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Trailers for all types of towing vehicles, including SUVs and pickups.
Trailers you can tow with passenger vehicles or SUVs. A great way to transform average cars into adventure cars.
Larger trailers that attach to towing vehicles with a gooseneck extension in the truck bed.
Living quarters in the front with dedicated space for hauling motorcycles or other “toys” in the back.
All other types of towable trailers.
Popular with small families and first-time RV drivers who want a little more room than a van. Comparable to driving a truck.
The smallest and nimblest of fully enclosed RVs. Drives like a van. Loves posing for Instagram.
A formal-sounding name for camper van, but just as photogenic.
Drivers should be comfortable driving bus-sized vehicles and dealing with parking limitations. Great for delivery.
If you can drive a truck, you can drive a truck camper. Makes roughing it significantly less rough.
All other types of drivable vehicles.
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Tippecanoe River State Park is in the northwestern corner of Indiana, and only a few hours drive from Lake Michigan. When you book an RV in Pulaski County, you’ll have easy access to this state park and all the surrounding towns. The park, which contains over 23 miles of trails, was originally founded and built in the 1930s thanks to the Works Project Administration and the Civilian Conservation Corps.
There is a large river that runs through the state park, aptly named Tippecanoe River. This river is a popular destination for both fishermen and kayakers. This park pulls locals from all over the area, including Culver, Winamac, and Rochester, who come to enjoy its dense forests and water activities. There is much to do here, and when you spend time camping with an RV inside of the park boundaries, you’ll soon discover what makes it such a local favorite.
As with any state park, the outdoor activities typically outweigh the indoor attractions. Tippecanoe River State Park, which is named for the large river that runs through its borders, is a huge hit with water lovers for just this reason. When you are planning on camping at Tippecanoe River State Park, be sure to bring your swimsuit and kayak if that is something you enjoy. The riverbank has many places where guests can launch watercraft, and many more where it is possible to sit and enjoy the current.
The rest of the park, the sections that aren’t dominated by the river, is a great place to head when looking for a fun and energetic hike. There are over twenty miles of trails throughout the park, and the degree of difficulty varies depending on which trail you choose. Whether you are looking for a strenuous hike, an easy stroll, or something in between, they can all be found at Tippecanoe River State Park.
Animal watching is also a popular activity for those who rent a camper near Tippecanoe River State Park. There are many diverse bird species to observe throughout the park that vary depending on the time of day and time of year that you are visiting. Also, many land critters are available for a glimpse when you are lucky, including deer, raccoons, foxes, rabbits, and more. The Interpretive Center and trail are great destinations for guests looking for structured information on the local flora and fauna.
It is always easier to fully enjoy a state park when you camp for at least a night or two, and Tippecanoe River State Park’s modern campsite amenities make it easy to enjoy your time. Renting an RV is a fantastic way to explore new places, and this park has over 100 different sites for RV campers to choose from. All of the 112 RV campsites have electricity hookups for campers to use in both 30 and 50 amp varieties.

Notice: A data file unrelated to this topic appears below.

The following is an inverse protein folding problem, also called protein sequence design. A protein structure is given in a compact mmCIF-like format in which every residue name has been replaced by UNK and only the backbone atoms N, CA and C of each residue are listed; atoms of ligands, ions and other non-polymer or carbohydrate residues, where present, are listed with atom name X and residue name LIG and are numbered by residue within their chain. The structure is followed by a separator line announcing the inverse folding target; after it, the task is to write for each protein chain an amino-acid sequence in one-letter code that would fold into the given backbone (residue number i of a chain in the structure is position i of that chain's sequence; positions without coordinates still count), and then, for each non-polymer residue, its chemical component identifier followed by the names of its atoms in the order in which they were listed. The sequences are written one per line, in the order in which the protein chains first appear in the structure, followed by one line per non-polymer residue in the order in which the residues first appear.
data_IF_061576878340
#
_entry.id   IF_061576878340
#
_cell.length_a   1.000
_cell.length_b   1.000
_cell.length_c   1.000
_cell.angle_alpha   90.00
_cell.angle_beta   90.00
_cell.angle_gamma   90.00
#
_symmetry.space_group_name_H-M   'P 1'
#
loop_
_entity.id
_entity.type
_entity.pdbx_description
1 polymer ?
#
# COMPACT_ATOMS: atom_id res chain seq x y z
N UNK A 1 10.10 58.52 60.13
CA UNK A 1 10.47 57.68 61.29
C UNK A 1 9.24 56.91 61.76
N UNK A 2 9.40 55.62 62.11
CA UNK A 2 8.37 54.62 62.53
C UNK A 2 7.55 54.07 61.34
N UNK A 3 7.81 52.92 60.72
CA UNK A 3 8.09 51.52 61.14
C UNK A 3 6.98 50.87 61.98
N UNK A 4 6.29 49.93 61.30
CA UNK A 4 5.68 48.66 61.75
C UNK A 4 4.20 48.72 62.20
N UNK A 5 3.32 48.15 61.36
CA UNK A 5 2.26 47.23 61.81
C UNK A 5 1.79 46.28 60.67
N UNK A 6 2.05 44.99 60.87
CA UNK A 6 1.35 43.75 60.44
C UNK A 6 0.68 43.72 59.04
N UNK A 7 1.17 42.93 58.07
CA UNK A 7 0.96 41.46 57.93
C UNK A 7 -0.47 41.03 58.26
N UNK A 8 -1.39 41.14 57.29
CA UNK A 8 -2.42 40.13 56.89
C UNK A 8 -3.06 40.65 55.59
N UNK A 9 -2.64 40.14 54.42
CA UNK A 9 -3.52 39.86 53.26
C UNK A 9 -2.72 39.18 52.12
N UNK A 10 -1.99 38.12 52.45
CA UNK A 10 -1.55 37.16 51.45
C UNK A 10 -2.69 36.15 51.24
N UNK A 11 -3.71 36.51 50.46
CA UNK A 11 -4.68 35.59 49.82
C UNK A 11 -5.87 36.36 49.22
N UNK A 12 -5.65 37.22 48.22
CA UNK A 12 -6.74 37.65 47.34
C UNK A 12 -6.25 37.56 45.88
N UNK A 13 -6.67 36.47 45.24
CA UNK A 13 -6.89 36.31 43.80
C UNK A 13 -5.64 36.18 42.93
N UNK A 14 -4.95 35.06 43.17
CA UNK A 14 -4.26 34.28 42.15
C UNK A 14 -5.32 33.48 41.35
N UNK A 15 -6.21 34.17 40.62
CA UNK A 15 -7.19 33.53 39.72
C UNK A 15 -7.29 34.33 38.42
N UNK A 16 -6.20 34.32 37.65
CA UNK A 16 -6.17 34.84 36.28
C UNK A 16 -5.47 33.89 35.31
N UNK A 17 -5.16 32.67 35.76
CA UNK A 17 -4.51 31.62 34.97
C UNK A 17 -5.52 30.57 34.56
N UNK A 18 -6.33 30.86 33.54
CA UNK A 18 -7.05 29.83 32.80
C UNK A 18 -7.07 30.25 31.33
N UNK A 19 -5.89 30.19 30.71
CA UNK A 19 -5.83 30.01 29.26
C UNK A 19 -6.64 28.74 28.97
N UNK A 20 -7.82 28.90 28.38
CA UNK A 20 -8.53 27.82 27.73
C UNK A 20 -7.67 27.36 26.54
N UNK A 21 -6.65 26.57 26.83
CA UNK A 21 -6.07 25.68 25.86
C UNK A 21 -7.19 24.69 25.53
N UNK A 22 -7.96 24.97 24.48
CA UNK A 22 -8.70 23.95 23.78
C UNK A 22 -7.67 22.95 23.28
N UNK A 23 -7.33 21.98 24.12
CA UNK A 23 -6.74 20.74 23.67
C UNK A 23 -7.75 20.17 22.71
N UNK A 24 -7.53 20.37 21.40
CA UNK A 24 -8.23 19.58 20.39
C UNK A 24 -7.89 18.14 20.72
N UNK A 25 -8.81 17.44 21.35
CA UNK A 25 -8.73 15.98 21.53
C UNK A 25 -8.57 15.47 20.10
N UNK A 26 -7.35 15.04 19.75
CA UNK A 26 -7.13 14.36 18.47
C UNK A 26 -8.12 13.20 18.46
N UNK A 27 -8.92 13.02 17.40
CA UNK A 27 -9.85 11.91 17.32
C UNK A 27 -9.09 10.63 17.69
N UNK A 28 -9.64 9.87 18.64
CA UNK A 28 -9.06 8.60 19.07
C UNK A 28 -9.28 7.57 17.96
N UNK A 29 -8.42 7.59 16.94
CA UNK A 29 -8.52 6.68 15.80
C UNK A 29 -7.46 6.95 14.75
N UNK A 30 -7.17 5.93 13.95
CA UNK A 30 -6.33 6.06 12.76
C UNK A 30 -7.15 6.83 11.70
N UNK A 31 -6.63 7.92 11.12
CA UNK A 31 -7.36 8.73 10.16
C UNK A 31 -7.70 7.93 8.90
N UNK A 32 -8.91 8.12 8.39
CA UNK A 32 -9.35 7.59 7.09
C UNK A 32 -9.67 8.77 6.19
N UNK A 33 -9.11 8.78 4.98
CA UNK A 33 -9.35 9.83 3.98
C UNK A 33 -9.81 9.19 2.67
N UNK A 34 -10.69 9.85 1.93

Campground amenities help to make a stay more pleasant, and Tippecanoe River State Park has many to offer. There are picnic tables located at all of the campsites, in addition to fire rings and grills. There are also onsite toilets, showers, and even a comfort station where one can spend time when the weather is far from pleasant. This campground also offers ADA compliant campsites
While there aren’t any large cities close to the park, the towns that surround it still have plenty to offer to those that visit. The nearest place to the park to find convenient food options, as well as gas, is Winamac to the south. This town offers sandwich shops, southern-style restaurants, American diners, pizza places, and more. There is also an interesting museum in Winamac, the Northern Indiana Power From the Past Museum, which is filled with many historic and unique farm equipment and machinery.
For a fun night out with the family, head north to watch the sunset over Bass Lake, only a short drive away. After the sunset, stay and enjoy a picnic dinner, there is also a drive-in theater near the lake that could be a wholesome way to cap the night off. This drive-in is seasonal, so be sure to check the hours of operation when you are RV camping at Tippecanoe River State Park during the fall, winter, or spring seasons.
Located to the south, in Logansport, are many larger city options for those who wish to make a bit further of a drive. Logansport is a quintessential Indiana town and has plenty of old-style shops and storefronts for guests to enjoy. There is also the Cole Clothing Museum here, which showcases a large variety of clothing that was popular starting in the late 19th century and extending into the 1970s. Logansport is also a fantastic destination when the restaurants in Winamac just aren’t cutting it, so be sure to keep it on your radar while exploring the area.